What’s bigger: ISIS threat or media scaremongering?

When Chris Hayes of MSNBC and Laura Ingraham of Fox News agree on something, you know you’ve stumbled onto something real.

I  don’t mean to downplay the threat that Islamic State zealots pose in the Middle East. But we’ve gotten to the point where one YouTube video sends American media into a feeding frenzy of endless loop coverage, without context or information.

On his All In show, the liberal Hayes literally applauded the conservative Ingraham as he showed a clip of her schooling the hosts of Fox & Friends. “I don’t think we should jump every time the freaks with the Ace bandages around their faces put out videos,” Ingraham told them. Hayes’ reaction was “Amen, sister.” Ingraham urged Americans not to react “emotionally” every time ISIS released a video of a beheading and called for “clearheaded debate.” Hayes has been making the same points on his show for some time.

Of course, it would be easier for Americans not to react “emotionally” if cable news stations didn’t go hog-wild every time there was a new video from ISIS. Ingraham and Hayes are correct in their analysis, but both of their cable networks, as well as CNN and the broadcast channels, go overboard whenever a new video is released. And as for “clearheaded debate,” we’re certainly not getting that from politicians or talking head pundits who have brought scaremongering to a new level.

The latest video came not from ISIS but from the Somali terrorist group al Shabaab, which called for an attack on the Mall of America in the Minneapolis area. Minnesota is home to more than 25,000 people of Somali ancestry, and Minneapolis’s Cedar-Riverside neighborhood houses some 14,000 Somali immigrants. The neighborhood even is known as “Little Mogadishu” after the capital of Somalia.

Minnesota Sen. Amy Klobuchar rightly saw the video as a recruitment tool for disillusioned Somalis in her state, but she stressed that the threat should be seen in context.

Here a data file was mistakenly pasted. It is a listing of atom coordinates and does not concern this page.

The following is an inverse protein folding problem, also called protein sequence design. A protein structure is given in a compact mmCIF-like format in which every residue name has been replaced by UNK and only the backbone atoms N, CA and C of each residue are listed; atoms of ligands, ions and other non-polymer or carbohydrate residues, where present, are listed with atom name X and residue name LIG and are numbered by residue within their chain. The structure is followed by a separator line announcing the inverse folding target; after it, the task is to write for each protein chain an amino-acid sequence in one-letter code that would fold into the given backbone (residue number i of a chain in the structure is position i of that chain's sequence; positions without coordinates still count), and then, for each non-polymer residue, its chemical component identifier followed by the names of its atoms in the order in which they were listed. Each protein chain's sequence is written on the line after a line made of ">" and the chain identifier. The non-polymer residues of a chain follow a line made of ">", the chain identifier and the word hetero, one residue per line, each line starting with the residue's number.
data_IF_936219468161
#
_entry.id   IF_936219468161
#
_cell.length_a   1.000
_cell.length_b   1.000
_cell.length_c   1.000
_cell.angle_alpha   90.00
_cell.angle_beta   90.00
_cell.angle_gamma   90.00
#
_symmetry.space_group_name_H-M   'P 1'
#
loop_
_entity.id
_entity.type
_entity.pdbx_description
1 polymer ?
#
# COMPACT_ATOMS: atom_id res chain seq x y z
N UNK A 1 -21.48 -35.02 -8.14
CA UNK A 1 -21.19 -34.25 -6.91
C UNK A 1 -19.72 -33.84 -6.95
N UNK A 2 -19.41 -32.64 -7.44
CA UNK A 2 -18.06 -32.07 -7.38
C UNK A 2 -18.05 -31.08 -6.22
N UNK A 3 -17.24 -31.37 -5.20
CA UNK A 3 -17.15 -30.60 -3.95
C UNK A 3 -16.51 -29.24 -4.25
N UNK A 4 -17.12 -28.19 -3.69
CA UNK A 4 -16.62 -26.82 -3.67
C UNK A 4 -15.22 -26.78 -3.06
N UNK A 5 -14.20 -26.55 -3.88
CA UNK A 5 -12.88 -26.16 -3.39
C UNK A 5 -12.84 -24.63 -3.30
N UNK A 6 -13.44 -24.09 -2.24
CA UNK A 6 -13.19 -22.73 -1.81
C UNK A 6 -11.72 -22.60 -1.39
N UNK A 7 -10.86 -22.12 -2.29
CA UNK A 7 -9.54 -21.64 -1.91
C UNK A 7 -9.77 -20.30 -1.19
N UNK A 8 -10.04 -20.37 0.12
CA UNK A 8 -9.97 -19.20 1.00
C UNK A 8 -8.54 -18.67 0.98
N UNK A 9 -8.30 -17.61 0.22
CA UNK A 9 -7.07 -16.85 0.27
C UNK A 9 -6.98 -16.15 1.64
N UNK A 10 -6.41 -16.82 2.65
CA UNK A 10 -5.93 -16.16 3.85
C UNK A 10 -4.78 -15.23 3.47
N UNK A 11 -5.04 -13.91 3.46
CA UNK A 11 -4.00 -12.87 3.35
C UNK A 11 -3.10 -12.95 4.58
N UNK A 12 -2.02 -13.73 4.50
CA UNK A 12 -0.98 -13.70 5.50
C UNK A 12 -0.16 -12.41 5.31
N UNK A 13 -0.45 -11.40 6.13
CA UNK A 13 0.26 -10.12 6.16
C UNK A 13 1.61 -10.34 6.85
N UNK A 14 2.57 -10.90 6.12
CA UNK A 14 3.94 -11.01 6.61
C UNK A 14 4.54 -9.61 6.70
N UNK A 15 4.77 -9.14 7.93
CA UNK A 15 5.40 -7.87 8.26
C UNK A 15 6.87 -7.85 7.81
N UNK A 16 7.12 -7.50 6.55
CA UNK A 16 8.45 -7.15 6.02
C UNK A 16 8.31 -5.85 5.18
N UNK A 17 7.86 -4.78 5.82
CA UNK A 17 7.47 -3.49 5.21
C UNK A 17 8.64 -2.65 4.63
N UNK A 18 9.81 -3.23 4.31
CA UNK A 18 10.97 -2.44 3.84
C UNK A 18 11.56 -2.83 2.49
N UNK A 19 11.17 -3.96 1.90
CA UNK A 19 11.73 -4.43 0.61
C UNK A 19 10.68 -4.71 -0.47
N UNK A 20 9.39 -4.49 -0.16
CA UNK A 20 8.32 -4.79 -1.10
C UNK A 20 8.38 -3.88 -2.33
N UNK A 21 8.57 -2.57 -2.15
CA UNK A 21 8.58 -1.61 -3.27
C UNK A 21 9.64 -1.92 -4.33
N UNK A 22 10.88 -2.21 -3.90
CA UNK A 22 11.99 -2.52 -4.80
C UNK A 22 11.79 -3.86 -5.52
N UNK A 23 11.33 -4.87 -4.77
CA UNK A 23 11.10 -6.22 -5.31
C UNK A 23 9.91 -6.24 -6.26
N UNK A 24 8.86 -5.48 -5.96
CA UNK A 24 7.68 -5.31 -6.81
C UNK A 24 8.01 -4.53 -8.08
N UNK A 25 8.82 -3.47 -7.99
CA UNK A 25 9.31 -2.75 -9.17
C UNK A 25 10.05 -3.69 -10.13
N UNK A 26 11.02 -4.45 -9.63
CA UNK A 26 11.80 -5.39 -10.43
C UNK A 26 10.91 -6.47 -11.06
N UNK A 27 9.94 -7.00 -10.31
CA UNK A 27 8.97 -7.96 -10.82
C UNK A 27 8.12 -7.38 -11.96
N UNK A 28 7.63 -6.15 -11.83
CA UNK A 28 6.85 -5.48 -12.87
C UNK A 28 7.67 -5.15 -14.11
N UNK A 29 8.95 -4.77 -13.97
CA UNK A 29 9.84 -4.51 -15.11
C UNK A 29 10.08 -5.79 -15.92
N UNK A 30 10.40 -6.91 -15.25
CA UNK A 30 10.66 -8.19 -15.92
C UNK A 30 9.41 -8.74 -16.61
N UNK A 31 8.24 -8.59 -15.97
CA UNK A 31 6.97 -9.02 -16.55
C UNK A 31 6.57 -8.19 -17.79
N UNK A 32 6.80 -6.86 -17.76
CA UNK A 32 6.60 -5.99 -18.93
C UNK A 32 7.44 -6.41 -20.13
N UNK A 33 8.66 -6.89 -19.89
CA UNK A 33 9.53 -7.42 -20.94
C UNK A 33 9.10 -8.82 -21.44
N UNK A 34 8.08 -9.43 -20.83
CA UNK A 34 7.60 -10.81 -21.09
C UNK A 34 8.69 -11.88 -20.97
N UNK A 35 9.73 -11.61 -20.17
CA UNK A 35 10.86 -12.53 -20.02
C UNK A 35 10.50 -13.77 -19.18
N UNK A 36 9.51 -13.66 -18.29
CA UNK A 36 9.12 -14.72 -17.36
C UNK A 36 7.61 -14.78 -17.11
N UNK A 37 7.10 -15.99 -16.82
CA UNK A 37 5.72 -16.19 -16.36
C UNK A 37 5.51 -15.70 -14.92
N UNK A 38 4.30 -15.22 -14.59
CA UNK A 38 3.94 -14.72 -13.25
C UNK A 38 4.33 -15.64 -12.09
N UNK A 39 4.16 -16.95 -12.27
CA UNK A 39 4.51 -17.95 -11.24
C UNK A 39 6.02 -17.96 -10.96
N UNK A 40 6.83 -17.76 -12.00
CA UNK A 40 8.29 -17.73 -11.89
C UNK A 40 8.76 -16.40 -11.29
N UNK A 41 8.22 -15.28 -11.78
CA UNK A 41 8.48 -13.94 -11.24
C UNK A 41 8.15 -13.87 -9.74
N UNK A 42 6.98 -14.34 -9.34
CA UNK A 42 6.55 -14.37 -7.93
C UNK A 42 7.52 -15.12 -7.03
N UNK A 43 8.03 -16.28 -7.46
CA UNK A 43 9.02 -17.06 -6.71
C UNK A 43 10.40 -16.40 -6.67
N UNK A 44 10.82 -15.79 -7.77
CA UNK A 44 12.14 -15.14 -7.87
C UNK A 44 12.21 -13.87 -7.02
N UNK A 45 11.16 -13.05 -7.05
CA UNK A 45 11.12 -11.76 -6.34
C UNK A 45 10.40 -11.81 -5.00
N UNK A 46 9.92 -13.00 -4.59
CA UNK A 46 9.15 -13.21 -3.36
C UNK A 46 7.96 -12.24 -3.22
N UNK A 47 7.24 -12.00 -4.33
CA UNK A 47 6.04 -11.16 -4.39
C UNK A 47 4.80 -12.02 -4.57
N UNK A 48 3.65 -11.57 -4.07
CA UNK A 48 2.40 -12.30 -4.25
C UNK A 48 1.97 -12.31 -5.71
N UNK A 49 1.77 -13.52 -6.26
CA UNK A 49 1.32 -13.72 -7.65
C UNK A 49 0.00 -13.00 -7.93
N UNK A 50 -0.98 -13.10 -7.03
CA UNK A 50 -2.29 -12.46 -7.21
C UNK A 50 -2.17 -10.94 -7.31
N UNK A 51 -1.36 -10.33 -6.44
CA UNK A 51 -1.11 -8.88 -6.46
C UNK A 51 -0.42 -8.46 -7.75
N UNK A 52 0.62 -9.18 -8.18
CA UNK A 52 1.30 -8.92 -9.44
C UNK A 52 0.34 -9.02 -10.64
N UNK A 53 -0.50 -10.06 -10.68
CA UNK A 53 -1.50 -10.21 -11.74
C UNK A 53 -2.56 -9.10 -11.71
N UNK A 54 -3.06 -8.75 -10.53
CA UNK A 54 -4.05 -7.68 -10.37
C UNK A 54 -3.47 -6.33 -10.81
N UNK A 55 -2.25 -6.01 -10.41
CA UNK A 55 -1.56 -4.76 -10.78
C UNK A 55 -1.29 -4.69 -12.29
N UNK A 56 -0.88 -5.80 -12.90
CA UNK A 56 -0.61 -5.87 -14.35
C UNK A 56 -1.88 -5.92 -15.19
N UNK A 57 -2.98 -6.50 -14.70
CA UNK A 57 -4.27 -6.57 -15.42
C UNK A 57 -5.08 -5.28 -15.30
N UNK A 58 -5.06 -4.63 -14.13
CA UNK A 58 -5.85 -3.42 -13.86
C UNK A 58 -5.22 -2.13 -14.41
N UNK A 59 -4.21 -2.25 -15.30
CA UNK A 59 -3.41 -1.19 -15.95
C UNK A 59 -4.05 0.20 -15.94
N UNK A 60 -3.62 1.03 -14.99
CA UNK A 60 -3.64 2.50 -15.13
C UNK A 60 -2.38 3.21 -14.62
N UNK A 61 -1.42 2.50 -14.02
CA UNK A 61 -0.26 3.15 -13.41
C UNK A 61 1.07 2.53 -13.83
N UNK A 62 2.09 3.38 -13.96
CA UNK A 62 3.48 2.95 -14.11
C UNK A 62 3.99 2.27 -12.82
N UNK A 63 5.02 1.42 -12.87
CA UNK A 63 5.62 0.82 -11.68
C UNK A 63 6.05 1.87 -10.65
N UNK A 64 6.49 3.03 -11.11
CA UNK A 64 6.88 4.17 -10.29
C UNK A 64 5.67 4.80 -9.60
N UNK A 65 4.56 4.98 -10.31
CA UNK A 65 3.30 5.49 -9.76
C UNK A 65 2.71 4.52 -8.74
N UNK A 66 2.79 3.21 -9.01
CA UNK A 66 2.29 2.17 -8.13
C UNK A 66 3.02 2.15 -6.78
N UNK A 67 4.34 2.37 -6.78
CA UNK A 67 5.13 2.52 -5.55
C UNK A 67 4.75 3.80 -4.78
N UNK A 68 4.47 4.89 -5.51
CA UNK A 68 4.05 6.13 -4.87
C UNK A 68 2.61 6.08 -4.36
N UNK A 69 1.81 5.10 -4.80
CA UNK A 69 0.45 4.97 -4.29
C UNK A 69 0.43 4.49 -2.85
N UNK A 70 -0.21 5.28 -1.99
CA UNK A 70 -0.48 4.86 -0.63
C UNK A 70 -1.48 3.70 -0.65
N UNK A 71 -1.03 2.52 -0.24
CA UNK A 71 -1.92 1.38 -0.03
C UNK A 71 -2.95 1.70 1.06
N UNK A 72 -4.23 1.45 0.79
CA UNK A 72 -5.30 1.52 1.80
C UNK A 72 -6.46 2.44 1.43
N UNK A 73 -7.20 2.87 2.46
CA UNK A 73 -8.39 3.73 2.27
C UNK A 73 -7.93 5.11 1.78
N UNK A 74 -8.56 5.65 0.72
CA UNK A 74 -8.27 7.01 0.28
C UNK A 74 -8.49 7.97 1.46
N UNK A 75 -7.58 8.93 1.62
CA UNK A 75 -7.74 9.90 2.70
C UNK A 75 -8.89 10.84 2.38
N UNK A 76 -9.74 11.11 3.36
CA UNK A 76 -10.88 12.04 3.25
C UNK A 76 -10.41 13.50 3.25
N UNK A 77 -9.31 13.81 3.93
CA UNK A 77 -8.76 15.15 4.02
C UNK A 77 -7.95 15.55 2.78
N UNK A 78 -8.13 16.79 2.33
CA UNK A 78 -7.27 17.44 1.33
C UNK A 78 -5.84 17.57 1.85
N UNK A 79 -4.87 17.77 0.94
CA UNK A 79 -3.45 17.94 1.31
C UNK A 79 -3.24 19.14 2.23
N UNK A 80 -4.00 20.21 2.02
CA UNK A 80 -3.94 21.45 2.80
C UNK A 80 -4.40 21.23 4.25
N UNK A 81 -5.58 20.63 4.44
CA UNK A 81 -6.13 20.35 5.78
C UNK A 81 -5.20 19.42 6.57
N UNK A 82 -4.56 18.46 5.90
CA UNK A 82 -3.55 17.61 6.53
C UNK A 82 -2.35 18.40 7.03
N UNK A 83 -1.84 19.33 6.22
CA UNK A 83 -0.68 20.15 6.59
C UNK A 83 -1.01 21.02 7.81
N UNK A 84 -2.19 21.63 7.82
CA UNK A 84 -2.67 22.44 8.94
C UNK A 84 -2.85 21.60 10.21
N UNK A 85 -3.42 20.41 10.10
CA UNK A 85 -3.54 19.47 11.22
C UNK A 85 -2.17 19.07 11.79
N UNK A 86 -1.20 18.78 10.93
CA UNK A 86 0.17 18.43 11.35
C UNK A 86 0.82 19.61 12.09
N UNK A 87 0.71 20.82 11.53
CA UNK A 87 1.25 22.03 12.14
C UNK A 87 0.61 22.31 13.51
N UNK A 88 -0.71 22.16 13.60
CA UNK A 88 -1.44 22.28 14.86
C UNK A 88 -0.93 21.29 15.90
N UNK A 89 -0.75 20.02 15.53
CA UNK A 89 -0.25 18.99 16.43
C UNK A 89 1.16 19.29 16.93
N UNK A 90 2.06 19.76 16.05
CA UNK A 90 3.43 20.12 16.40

During an interview with a Minnesota CBS station, Klobuchar said state authorities have had success in going after recruiters and would-be terrorists. “Twenty indictments on al-Shabaab alone, nine convictions so far,” she said. “That is all because we were able to work [together], our law enforcement, federal and state level, with the community.” Minnesotans should not avoid the shopping mall, she said — advice echoed on Sunday morning talk shows by U.S. Dept. of Homeland Security Secretary Jeh Johnson.

Al Shabaab was the group that led the 2013 brutal attack on a shopping mall in Nairobi, Kenya. But the group doesn’t have the capacity to launch an attack on a mall half a world away — just the capacity to make a video that U.S. media can play over and over to frighten Americans.

Al Shabaab has targeted Minnesota before, with marginal success. In 2013, al Shabaab released a video called the “Minnesota’s Martyrs: The Path to Paradise,” profiling two Minnesotans who joined the terrorist group to fight in Somalia and became suicide bombers. Some 40 Minnesotans apparently have joined the al Shabaab fight since 2007.

It’s hard to assess the real strength of any of these foreign terrorist groups. Western reporters — understandably! — can’t cover what’s really happening for fear of kidnapping and execution. So we’re left with partial news and overreaction from YouTube video-driven threats.

Richard Engel is the respected NBC News chief foreign correspondent who has worked and lived throughout the Middle East and speaks Arabic. His reporting and his tweets show that ISIS still controls a large amount of territory and has about 20,000 fighters. While Kurdish fighters have made major gains, he reports that Kurdish leaders say the U.S. airstrikes haven’t been enough.

Another report, however, from Vox News, says that ISIS is losing. Despite the executions of Christians in Libya and its horrific videos, ISIS is losing territory it once held — not everywhere, but in places that matter. “Coalition airstrikes have hamstrung its ability to wage offensive war, and it has no friends to turn to for help,” the Vox report says. “Its governance model is unsustainable and risks collapse in the long run.”

Yet CNN.com has a screaming headline that “3 tried to join ISIS” and that “Suspect vowed to shoot Obama, court papers say.” So three losers from New York who thought they’d fly to Turkey and cross the border to Syria, only to get arrested by the FBI first, are worthy of overblown coverage? Other plans from these dim bulbs were to shoot a police officer and steal a gun and a bullet-proof vest and then “shoot all police,” or to go to FBI headquarters and kill everyone there. Like any of that could ever happen.

Meaningful context and more responsible reporting from the news media would be a welcome change. If Chris Hayes and Laura Ingraham can agree on this, surely the rest of us can, too.

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